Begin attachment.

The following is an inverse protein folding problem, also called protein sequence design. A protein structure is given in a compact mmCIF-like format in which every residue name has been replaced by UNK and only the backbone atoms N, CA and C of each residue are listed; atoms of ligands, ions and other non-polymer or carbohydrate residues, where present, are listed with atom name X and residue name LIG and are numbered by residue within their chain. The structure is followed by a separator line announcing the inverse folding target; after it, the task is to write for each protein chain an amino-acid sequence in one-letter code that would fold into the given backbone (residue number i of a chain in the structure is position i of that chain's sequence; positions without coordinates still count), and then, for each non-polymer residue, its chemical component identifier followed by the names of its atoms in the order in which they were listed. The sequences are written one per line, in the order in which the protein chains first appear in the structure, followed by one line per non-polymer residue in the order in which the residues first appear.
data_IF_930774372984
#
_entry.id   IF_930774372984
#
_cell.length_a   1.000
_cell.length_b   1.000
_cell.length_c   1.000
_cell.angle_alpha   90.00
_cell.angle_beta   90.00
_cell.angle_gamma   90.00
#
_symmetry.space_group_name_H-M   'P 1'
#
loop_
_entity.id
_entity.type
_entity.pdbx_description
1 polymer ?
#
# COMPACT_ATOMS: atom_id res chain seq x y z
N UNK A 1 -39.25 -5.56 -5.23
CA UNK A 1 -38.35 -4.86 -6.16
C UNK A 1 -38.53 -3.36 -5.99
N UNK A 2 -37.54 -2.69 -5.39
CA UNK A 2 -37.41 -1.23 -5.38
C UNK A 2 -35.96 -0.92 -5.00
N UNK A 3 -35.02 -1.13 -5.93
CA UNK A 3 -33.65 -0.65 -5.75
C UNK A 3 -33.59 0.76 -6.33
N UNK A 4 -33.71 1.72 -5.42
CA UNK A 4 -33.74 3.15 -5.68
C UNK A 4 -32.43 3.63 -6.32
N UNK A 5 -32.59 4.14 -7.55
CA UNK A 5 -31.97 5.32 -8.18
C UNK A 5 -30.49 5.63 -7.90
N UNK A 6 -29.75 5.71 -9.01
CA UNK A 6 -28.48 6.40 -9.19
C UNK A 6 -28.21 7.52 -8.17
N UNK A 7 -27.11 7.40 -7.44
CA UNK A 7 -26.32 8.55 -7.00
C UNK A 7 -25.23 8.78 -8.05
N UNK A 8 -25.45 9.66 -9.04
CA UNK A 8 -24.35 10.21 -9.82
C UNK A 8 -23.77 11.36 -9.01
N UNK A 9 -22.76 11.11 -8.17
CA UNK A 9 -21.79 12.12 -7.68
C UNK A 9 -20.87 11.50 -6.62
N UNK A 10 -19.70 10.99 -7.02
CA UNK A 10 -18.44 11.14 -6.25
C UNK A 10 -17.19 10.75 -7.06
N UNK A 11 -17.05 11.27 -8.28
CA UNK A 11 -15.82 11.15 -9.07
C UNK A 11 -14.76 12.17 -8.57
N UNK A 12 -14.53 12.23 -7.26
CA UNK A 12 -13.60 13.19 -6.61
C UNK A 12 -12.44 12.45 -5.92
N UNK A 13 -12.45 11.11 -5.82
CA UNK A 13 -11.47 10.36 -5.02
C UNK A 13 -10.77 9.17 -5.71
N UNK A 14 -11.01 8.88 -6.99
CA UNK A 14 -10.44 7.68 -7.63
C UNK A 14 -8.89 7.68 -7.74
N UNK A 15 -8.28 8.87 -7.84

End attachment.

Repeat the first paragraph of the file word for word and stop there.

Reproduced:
The following is an inverse protein folding problem, also called protein sequence design. A protein structure is given in a compact mmCIF-like format in which every residue name has been replaced by UNK and only the backbone atoms N, CA and C of each residue are listed; atoms of ligands, ions and other non-polymer or carbohydrate residues, where present, are listed with atom name X and residue name LIG and are numbered by residue within their chain. The structure is followed by a separator line announcing the inverse folding target; after it, the task is to write for each protein chain an amino-acid sequence in one-letter code that would fold into the given backbone (residue number i of a chain in the structure is position i of that chain's sequence; positions without coordinates still count), and then, for each non-polymer residue, its chemical component identifier followed by the names of its atoms in the order in which they were listed. The sequences are written one per line, in the order in which the protein chains first appear in the structure, followed by one line per non-polymer residue in the order in which the residues first appear.